Kristen is going to be writing a post on the Cold Steel Wardens and Fantasy Flight Star Wars RPG, and I get to cover Nefertiti Overdrive.
Nefertiti Overdrive is a story driven game where the more you describe, the better chance you have. The game was advertised as kung-fu in ancient Egypt, and after having played, I think it could certainly be described that way. It could really be anything and be described any way, and that makes it an interesting game to play. The characters are set-up to be in ancient Egypt and as the title suggests the source material is set-up that way as well, but it is something that could be played across any setting from high fantasy to over the top sci-fi.
The game is driven off of four core skills.These skills have specifics under them, so I had a character who was an assassin and a child of the streets, so as I described things, I would have to include on of those things. So I’d describe how I’d attack and I had hit each of the four categories. Depending on how well I did, that would determine what sort of dice I would get to roll. Some of the categories would start with a d6 (six sided die) and would go up to either a d8 or a d10. So the better you did, the better your results could be. My theory was generally to keep talking until I couldn’t come up with more, and I generally got the higher dice. These skills are really only used for combat and there can be social rolls that you can do, but they didn’t come up all that often in the game we played, except for when we interrogated some assassins that tried to kill the princess. It would be interesting to see if in a longer game more of those social rolls would happen.
Combat had another interesting feature. From the pool of dice that you’d roll, you’d use some of the dice to see if you’d act or be acted upon by the bad guy, then you’d see how many times you got hit, and finally you’d see how well you could defend yourself. It meant that you had to really keep track of your dice. When we started playing, it was kind of slow, we didn’t know exactly what we were doing, but as it went on longer and we figured out the math faster, it ended up being a good way to keep the stress in a combat. It definitely did take some time, so it wasn’t until the last combat or two that the nice stress of the system actually really set in.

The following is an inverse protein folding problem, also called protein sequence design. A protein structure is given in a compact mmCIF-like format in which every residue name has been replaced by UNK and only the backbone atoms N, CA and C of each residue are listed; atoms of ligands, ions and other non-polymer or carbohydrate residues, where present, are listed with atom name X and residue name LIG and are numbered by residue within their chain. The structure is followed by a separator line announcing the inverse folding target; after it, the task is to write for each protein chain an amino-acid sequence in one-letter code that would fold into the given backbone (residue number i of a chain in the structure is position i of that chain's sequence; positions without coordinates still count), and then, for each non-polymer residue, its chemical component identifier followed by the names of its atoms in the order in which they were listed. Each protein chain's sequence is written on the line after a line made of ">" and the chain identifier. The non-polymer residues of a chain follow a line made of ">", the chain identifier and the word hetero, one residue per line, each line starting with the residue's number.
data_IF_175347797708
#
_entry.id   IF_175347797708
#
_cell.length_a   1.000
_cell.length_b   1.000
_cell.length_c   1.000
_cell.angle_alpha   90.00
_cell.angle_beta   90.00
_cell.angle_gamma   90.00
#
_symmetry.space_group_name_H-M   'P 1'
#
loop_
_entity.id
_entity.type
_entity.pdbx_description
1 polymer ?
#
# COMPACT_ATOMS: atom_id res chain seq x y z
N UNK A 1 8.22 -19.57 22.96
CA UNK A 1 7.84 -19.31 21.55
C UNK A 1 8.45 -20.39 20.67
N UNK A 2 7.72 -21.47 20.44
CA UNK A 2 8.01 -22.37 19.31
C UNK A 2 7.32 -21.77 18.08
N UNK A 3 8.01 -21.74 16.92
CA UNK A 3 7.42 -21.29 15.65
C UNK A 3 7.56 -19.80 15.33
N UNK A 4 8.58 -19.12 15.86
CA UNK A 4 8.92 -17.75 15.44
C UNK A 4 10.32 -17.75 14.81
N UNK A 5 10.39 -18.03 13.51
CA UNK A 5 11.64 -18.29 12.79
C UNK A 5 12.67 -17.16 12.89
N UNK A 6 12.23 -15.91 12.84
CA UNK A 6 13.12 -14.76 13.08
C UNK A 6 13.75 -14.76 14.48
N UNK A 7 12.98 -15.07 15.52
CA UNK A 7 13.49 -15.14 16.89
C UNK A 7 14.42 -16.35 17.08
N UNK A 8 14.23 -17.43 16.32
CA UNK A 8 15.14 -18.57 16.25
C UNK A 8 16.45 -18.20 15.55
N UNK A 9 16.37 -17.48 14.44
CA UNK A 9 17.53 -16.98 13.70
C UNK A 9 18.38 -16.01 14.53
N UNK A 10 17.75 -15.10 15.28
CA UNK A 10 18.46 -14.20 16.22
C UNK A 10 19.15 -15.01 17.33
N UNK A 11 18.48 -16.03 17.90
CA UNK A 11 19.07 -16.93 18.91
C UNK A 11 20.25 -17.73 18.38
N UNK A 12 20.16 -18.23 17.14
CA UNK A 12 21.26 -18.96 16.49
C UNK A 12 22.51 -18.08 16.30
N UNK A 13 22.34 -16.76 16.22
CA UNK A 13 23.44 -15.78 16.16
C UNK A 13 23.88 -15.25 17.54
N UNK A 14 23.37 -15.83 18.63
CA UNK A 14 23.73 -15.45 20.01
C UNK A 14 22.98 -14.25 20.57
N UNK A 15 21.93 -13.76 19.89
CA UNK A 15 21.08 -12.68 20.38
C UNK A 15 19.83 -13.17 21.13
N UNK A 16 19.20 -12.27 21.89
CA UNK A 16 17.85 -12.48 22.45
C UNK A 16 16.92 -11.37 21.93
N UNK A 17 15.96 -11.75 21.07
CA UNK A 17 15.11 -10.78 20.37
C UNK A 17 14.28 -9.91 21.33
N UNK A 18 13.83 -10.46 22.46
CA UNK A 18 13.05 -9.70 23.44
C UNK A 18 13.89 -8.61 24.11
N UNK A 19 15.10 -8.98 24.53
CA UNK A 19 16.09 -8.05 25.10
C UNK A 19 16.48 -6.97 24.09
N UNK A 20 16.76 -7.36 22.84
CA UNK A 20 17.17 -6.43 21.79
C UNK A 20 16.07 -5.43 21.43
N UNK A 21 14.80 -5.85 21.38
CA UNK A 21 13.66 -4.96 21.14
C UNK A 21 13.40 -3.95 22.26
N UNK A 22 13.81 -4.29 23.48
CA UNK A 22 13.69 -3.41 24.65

Finally, the coolest feature was kind of a bonus system that as players you could give to the other players. The GM (Jim Dagg) had a stack of poker chips that we used. So when we described something extra cool, a fellow player would give you a poker chip. With that chip you could invoke one of your other abilities to roll another die or to reroll a die. Once you’ve used it, it goes to the GM. The GM is keeping track of whenever you roll a 1 and it creates a pool of dice that they an use to make the bad guys even stronger. So the GM would then spend a poker chip, giving the players access to it again. It made a really fun and fluid way to help yourself as a player make really awesome moments and then would make it a bit harder again.
I would definitely consider this game again. There is something that is really fun about rolling a handful of six or more dice. It makes the game go all over the place and makes some really epic stories. You really feel like you are a hero and it makes for a fun time. I wonder what it would be like to play the system in another setting. I think that it could make some really cool and zero gravity would allow a ton of kung-fu style action, and I think beyond the GM, it would be easy for anyone to pick up quickly.
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